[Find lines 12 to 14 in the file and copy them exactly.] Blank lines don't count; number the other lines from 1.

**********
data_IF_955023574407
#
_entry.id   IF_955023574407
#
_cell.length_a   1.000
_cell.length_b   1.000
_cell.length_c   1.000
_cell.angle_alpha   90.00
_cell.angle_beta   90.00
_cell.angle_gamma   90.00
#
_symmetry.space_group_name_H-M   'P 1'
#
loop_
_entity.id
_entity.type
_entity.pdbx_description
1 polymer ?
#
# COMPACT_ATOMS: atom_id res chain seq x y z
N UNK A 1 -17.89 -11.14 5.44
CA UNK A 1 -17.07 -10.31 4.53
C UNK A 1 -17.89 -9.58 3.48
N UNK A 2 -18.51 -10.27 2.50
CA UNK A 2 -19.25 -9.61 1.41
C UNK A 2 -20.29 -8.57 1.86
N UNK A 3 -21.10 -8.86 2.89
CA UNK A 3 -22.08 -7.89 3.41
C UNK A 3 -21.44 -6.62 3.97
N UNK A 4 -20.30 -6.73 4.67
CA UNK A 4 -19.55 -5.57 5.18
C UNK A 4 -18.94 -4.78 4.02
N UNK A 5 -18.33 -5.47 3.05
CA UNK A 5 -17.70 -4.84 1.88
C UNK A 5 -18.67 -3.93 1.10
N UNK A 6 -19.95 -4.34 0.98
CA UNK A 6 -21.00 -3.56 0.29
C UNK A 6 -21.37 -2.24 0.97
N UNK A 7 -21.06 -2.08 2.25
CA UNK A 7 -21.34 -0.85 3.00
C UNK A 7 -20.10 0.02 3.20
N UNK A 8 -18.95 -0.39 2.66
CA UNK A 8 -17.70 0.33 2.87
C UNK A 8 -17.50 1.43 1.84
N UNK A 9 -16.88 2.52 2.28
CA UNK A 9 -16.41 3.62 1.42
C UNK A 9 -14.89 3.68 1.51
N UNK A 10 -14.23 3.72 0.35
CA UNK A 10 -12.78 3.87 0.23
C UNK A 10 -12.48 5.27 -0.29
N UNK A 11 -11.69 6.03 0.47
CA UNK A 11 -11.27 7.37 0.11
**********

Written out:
_symmetry.space_group_name_H-M   'P 1'
#
loop_